HEart and BRain Interfaces in Acute Ischemic Stroke (HEBRAS)
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|ClinicalTrials.gov Identifier: NCT02142413|
Recruitment Status : Completed
First Posted : May 20, 2014
Last Update Posted : July 18, 2018
|Condition or disease|
|Stroke Atrial Fibrillation|
Variations and delays in the diagnostic procedures during hospitalization after acute ischemic stroke are still common, and at the same time, stroke aetiology remains cryptogenic in about 20-25% of stroke unit patients. Recent studies have shown that (a) cardiac MRI is now able to detect cardiac sources of embolism (thrombi and aortic plaques) with equal sensitivity as compared to echocardiography, and (b) prolonged ECG monitoring up to several days/weeks/years can significantly increase the detection rate of atrial fibrillation. These developments might allow a faster and more effective diagnostic work-up in patients with acute ischemic stroke compared to standard diagnostic procedures including doppler-ultrasound of the extracranial brain-supplying arteries, echocardiography, 24-h-Holter ECG and stroke unit monitoring. This prospective observational trial therefore aims to assess the detection rate of pathologic findings relevant to stroke aetiology as obtained by an enhanced MRI set-up (including cardiac MRI, MR-angiography of the brain-supplying arteries) and a prolonged Holter-ECG (of up to 5 days after the stroke) in comparison to findings obtained by routine diagnostic procedures after acute stroke.
Moreover, cumulating evidence implies that acute ischemic stroke can lead to cardiac damage. Since the underlying pathophysiological mechanisms are still poorly understood, the HEBRAS study attempts to tackle the relationship between stroke localization (e.g. insular involvement), observed cardiac damage (as indicated by troponin elevation) and activation of autonomic nervous system (as indicated by impairment of heart rate variability and elevated urinary norepinephrine levels), respectively.
Finally, to clarify the prognostic impact of stroke-induced autonomic dysfunction, heart rate variability will be analysed with respect to functional outcome, mortality, recurrent stroke and myocardial injury.
|Study Type :||Observational|
|Actual Enrollment :||368 participants|
|Official Title:||HEart and BRain Interfaces in Acute Ischemic Stroke (HEBRAS) - A Prospective Oberservational Cohort Study|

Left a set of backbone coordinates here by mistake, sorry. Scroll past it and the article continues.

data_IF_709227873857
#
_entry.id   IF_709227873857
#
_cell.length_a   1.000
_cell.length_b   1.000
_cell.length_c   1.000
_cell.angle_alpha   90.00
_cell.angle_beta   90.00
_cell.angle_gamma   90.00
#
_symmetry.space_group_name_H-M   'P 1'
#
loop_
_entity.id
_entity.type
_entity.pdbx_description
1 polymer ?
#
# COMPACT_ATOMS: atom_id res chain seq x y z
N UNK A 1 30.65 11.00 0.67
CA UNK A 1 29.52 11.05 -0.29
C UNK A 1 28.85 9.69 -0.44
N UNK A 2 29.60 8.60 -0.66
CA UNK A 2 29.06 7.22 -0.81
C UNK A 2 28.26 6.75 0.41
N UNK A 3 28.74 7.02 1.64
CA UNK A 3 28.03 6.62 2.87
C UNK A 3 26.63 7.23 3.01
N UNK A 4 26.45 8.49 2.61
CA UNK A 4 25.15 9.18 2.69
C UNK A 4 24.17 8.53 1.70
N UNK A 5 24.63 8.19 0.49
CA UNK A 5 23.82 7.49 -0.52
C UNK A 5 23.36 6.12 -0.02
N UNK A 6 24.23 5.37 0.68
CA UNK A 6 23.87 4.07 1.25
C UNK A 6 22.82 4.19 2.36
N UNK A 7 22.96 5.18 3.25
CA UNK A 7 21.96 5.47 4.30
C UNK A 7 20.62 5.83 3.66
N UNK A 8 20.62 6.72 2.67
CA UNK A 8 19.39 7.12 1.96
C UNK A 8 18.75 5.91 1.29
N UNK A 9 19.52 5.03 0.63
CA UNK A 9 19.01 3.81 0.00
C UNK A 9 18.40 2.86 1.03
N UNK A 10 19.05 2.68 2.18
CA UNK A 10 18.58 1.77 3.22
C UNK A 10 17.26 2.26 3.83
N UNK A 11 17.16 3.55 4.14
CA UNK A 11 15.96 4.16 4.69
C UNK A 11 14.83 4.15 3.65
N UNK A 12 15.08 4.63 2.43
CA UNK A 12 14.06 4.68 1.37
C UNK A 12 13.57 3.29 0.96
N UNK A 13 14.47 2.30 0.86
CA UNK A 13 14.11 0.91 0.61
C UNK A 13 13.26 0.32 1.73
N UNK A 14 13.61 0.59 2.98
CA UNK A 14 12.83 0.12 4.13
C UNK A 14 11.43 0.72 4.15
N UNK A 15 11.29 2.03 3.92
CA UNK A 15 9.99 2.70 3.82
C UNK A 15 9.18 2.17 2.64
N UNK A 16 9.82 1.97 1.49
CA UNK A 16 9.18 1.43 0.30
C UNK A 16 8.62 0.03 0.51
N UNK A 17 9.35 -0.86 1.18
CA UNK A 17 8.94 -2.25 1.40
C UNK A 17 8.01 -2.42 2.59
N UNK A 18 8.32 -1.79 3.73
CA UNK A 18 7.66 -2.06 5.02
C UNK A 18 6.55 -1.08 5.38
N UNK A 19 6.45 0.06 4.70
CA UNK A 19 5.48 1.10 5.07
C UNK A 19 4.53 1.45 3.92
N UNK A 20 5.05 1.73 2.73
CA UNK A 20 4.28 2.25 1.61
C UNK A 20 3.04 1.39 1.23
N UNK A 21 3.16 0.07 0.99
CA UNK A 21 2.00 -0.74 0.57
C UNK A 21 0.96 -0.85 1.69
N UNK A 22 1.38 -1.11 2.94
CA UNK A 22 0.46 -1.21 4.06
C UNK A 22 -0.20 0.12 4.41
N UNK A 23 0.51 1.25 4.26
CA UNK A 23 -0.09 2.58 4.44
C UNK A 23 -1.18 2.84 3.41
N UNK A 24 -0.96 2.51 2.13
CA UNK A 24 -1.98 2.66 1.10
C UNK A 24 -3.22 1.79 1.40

|Study Start Date :||May 2014|
|Actual Primary Completion Date :||February 2017|
|Actual Study Completion Date :||March 2018|
Acute Ischemic Stroke
Patients older than 18 years with an acute ischemic stroke (according to WHO criteria), stroke onset within 2 days, language: German, MRI compatibility, admission to the stroke unit at the Charité, Campus Benjamin Franklin.
- Stroke aetiology [ Time Frame: From admission to the stroke unit to hospital discharge, or up to 5 days during hospital stay ]Detection rate of pathologic findings relevant to stroke aetiology (i.e. atrial fibrillation, cardiac thrombi, severe carotid stenosis, aortic plaque > 4mm) in patients with acute ischemic stroke obtained by enhanced diagnostic MRI work-up (cardiac MRI, MR-angiography combined with prolonged Holter-ECG of up to 5 days during the in-hospital stay) in comparison to findings obtained by the routine diagnostic work-up at the Department of Neurology; Charité, Campus Benjamin Franklin (consisting of stroke unit monitoring, echocardiography, ultrasound of the brain-supplying arteries, and 24-hour Holter-ECG).
- Atrial fibrillation [ Time Frame: up to 5 days after hospital discharge ]Rate of first detected paroxysmal atrial fibrillation by prolonged Holter-ECG monitoring (up to 5 days) after hospital discharge.
- Stroke localization and cardiac dysfunction [ Time Frame: From admission to the stroke unit to hospital discharge, or up to 5 days during hospital stay ]Association of stroke localization (e.g. insular cortex involvement) to autonomic changes (as indicated by elevated urinary norepinephrine levels and heart rate variability) or cardiac dysfunction (as indicated by troponin T serum levels), respectively.
- Outcome [ Time Frame: day 90 and day 365 after stroke onset ]Association of heart rate variability to poor functional outcome (mRS>2) and mortality at day 90, as well as to the combined endpoint of recurrent ischemic stroke and myocardial infarction or death at day 365.
Biospecimen Retention: Samples Without DNA
To learn more about this study, you or your doctor may contact the study research staff using the contact information provided by the sponsor.
Please refer to this study by its ClinicalTrials.gov identifier (NCT number): NCT02142413
|Charité, University Medicine Berlin|
|Berlin, Germany, 12200|
|Principal Investigator:||Karl G Häusler, MD; FESC||Charite University, Berlin, Germany|
|Principal Investigator:||Christian H Nolte, MD||Charite University, Berlin, Germany|